The time is now for a Lt. Governor López-Cantera

CLC

I think Governor Scott has done a marvelous job cleaning up the mess the reckless Charlie Crist left behind and has been a great governor overall. However, who he picks as LG may very well be a determining factor in a close election come next year.

So because the LG issue has been the talk of Tallahassee lately, I figured I’d throw in my $0.02:

Some have criticized the length of time it has taken to pick a LG; I’m not one of them. I believe it should be a thoughtful, deliberative process rather than a knee-jerk decision based on what benefits you personally (i.e., Charlie Crist tapping his chief-of-staff and campaign manager George LeMieux to fill a US Senate vacancy so he could warm the seat for him and fundraise while in DC).

That being said, criticisms and negative press will continue flowing until a pick is made. The lack of official information coming out of the governor’s office in regard to the LG issue is a vacuum that is and will continue being filled by the “unnamed insider” types leaking information to a hungry media. Whether the information is true or false is not the point: the point is, the governor’s office has little control over the information coming out. Naming an LG restores control on that issue.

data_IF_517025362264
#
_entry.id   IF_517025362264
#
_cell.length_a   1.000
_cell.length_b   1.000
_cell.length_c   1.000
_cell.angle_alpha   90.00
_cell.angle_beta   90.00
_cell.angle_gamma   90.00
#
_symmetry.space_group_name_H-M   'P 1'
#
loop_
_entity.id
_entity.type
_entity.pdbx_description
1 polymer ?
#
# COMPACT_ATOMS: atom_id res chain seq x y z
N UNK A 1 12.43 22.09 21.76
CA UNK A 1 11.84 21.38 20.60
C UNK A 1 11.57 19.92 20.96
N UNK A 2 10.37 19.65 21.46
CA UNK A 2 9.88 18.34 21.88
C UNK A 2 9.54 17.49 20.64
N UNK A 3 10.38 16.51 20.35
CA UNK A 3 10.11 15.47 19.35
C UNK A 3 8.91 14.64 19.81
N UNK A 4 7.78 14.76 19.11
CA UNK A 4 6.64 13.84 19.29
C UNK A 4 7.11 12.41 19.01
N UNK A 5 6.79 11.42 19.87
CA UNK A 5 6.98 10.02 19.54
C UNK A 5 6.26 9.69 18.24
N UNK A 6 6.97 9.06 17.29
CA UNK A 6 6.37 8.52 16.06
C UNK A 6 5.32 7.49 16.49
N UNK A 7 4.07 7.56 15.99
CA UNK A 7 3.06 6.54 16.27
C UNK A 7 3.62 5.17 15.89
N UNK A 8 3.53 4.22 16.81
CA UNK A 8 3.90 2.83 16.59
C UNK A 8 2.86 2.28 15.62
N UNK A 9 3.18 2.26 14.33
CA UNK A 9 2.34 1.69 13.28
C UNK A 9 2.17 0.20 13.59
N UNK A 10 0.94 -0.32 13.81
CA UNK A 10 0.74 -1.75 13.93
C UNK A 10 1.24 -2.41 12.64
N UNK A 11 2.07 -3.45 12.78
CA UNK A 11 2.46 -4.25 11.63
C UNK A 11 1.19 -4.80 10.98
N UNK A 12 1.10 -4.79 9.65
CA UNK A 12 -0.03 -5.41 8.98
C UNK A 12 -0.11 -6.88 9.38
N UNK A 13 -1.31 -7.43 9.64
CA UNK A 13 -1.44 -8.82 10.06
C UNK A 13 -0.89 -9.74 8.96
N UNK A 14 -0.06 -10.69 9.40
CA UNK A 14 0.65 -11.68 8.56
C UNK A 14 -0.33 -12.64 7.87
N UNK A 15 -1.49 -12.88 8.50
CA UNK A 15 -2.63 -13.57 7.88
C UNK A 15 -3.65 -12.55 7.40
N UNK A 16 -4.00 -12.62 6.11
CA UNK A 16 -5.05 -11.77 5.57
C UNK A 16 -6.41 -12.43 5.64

Naming an LG also provides another voice and another set of boots on the ground to get your message out.

It is no surprise that Governor Scott, despite his many achievements, is still upside-down on his approval numbers. As such, the party, his campaign and he himself have to focus on bringing up those numbers by touting his accomplishments and staying positive. He is not yet in a position where he can tear down his opponent enough to win, especially if that opponent is Crist whose sunny (and vomitous) disposition is hard to crack.

But his LG can. Continue reading

The Party’s Just Begun

party switch

I’m switching to Democrat–For the People

It is no secret that for at least the past eight years, I have been exposing Charlie Crist as utterly unprincipled, opportunistic, and corrupt.

My belief that he was a menace even compelled me to privately vote against him in the 2006 General Election, which marked the first time I had ever voted for a Democrat in a major election, or perhaps ever.

For the first few years of his administration, I and a small group of principled activists in the Republican Party openly criticized Charlie Crist and his minions like Jim Greer and other bootlickers  for running amok and personally profiting off their mutual mischief and were exiled from our party for doing so.

Our issue was not necessarily Crist’s public policy pursuits–although the disagreements were numerous–or his incessant pandering, or even his countless flip-flops.  Our main objection to Crist was what he was doing with the instrumentalities under his direct control.  That is, the irresponsibility with which he conducted himself as head of Florida state government and titular head of the Republican Party. Continue reading